Labor’s plan to fix stagnating wages
LABOR today confirms it wants to overhaul our main wages tribunal saying it cannot deliver decent rises for low income earners.
The Opposition will make the case in its submission to the Fair Work Commission panel hearing the national wage case affecting millions of workers.
The submission will not include a dollar figure for a rise. Labor has not suggested an amount since it started submissions in 2015.
Peak union body the ACTU wants an extra $43 a week.
But the Labor document makes clear the Opposition believes the minimum wage setting system is broken because of laws binding the FWC.
And it will underline Labor's strategy to make stunted wage growth a campaign weapon against the government of Prime Minister Scott Morrison.
"The Opposition accepts that the panel is constrained by the current legislative provisions, but no longer has confidence that these provisions have the capacity to deliver the wages growth that the lowest paid workers, and our economy, require," says the submission.
Labor leader Bill Shorten said today in a separate statement that low wage movement had an economy-wide effect.
"When millions of Australian wage earners are experiencing wage stagnation, it hurts everybody," he said.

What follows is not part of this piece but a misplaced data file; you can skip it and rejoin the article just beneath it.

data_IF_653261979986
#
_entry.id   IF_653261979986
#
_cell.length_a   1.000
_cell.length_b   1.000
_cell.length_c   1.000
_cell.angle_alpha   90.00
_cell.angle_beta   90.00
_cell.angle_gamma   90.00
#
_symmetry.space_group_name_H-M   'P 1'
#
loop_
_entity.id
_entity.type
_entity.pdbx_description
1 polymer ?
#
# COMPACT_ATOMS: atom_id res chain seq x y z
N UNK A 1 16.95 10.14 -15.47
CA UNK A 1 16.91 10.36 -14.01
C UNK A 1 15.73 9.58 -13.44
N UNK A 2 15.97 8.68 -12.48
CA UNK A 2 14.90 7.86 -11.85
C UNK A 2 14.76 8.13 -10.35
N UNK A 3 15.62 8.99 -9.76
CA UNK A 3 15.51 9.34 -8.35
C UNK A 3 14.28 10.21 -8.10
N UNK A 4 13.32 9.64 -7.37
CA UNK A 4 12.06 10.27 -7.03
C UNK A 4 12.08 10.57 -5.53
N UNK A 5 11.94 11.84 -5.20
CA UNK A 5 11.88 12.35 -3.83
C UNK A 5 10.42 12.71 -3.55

"When 60 per cent of the Australian economy is consumption, wage stagnation hurts economic growth and confidence."
Labor has so far offered only a small parcel of measures to get pay rises going again.
It wants to return penalty rates, protect workers from labour hire companies imposing below-standard rates, and guard again abuse of subcontractors.
The government is countering that wage rises which did not match better economic conditions would cost jobs.
But Mr Shorten yesterday told reporters: "How did it come to be, that after record corporate profits in the last few years - from 2016, major Australian corporations recorded 45 per cent corporate profits - wages are only increasing over that time by a total of eight per cent across the last four years?"
Reinforcing its claim for legislative changes, the Labor submission to the FWC also says: "The Opposition notes that in the panel's Annual Wage Review in 2016-17 the panel concluded that under the current law it was neither possible to set a target to be reached over time, nor to determine an increase which could be phased in over time.
"That to do so would effectively prioritise relative living standards and the needs of low paid over other considerations.
"The Panel did, however, accept 'the need to periodically assess the medium and long term consequences of successive review decisions and have recognised that these decisions have both an immediate and cumulative impact."
It argues many Australians are being denied a fair day's wage for a fair day's work.
The submission says this was because of "years of wage stagnation, by the collapse of bargaining, by insecure work and exploitation and by a minimum wage that traps people in poverty instead of rewarding them for their hard work."